The Department of Statistics is proud of its long research tradition, which dates back to the fundamental and widely referenced work on information and coding theory, by Professor Solomon Kullback, who developed the Kullback-Leibler measure of information. Other contributions of historical significance were by Professor Jerome Cornfield, and Professor Samuel Greenhouse on Bayesian Statistics, and basic methods used in Biostatistics. More recently, members of the department have made seminal contributions to statistics in law, economics, and public policy, nonparametric and robust methods, test for goodness-of-fit, probabilistic aspects of algorithms, biostatistics, statistical genetics, Bayesian inference, measures of economic and ecological diversity, foundational aspects of uncertainty quantification, and the mathematics of reliability and risk. These contributions have appeared in peer-reviewed journals and published books.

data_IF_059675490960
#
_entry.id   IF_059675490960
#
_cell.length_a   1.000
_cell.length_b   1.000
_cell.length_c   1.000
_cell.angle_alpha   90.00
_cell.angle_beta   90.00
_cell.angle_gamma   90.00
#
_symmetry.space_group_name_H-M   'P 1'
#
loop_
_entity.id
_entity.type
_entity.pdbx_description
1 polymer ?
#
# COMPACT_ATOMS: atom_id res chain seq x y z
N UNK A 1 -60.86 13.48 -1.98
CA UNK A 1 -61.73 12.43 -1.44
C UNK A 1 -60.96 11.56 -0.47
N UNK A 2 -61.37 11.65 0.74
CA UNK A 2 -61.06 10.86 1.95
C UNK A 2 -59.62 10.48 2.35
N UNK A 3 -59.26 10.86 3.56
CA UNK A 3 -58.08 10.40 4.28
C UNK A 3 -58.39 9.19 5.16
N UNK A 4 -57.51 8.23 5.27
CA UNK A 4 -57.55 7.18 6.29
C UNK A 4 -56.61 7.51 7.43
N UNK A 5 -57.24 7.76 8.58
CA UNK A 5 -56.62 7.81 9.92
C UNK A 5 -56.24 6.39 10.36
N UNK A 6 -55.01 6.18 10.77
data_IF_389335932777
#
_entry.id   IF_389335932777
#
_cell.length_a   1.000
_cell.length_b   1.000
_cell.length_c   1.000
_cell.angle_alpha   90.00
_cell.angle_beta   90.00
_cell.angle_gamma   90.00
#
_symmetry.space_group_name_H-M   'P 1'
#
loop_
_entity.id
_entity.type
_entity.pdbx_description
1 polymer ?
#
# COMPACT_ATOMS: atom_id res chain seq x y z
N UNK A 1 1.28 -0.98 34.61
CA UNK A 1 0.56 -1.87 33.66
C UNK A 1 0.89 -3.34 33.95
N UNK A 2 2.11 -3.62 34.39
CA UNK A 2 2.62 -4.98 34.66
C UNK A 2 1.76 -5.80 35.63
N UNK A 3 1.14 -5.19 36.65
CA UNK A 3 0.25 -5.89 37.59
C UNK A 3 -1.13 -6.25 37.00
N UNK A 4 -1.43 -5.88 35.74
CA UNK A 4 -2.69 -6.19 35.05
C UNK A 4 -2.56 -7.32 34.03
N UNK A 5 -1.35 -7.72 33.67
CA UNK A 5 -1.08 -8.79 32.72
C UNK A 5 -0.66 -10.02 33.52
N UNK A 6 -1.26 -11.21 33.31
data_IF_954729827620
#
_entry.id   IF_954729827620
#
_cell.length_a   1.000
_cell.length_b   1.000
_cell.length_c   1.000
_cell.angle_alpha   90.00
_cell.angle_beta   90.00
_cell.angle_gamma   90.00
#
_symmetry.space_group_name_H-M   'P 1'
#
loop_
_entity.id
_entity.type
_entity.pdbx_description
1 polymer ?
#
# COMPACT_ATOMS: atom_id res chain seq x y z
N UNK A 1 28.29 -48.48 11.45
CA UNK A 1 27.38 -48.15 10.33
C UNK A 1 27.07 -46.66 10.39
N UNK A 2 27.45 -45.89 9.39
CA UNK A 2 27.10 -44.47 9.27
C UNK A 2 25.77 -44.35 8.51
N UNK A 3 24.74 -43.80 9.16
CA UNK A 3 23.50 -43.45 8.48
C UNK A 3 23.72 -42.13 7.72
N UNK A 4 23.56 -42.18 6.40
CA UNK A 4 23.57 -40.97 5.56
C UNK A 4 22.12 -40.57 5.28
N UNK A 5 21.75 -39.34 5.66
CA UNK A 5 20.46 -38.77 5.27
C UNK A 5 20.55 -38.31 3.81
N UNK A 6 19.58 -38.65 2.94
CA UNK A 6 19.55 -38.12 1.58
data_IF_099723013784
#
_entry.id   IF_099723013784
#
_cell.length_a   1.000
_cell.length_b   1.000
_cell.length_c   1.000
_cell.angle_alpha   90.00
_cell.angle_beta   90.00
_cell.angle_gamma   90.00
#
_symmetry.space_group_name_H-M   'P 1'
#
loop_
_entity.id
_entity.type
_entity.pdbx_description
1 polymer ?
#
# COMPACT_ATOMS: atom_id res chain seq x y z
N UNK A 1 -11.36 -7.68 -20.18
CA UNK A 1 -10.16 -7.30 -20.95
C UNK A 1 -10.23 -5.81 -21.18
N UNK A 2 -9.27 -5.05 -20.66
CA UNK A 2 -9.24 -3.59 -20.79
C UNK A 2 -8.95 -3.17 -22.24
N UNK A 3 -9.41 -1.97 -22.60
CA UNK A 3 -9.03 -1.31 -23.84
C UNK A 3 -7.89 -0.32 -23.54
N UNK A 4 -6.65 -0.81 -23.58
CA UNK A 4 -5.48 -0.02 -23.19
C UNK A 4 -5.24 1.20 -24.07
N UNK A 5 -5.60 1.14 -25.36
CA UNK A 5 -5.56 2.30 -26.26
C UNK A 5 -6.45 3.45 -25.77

Members of the department have received a large number of research grants—both individual and collaborative—from most of the major research funding organizations, NSF, DoD, NIH, EPA, etc. They have also received prestigious fellowships, such as the Guggenheim and Ford as well as other professional awards and citations. The department has several ongoing collaborative research efforts with statistical branches of government agencies. Two faculty members are involved with the EPA, four with the National Cancer Institute and one is currently working with the Department of Labor. This last initiative is recent and more members are expected to become involved.
Several faculty members serve on the editorial boards of leading statistical journals and serve on National Committees of the NAS, NAE, DOE and NIH. They also have an active role in several major professional societies. Currently, one faculty member is Chair of the Nonparametric Statistics Section of ASA, while others serve as members of ASA committees.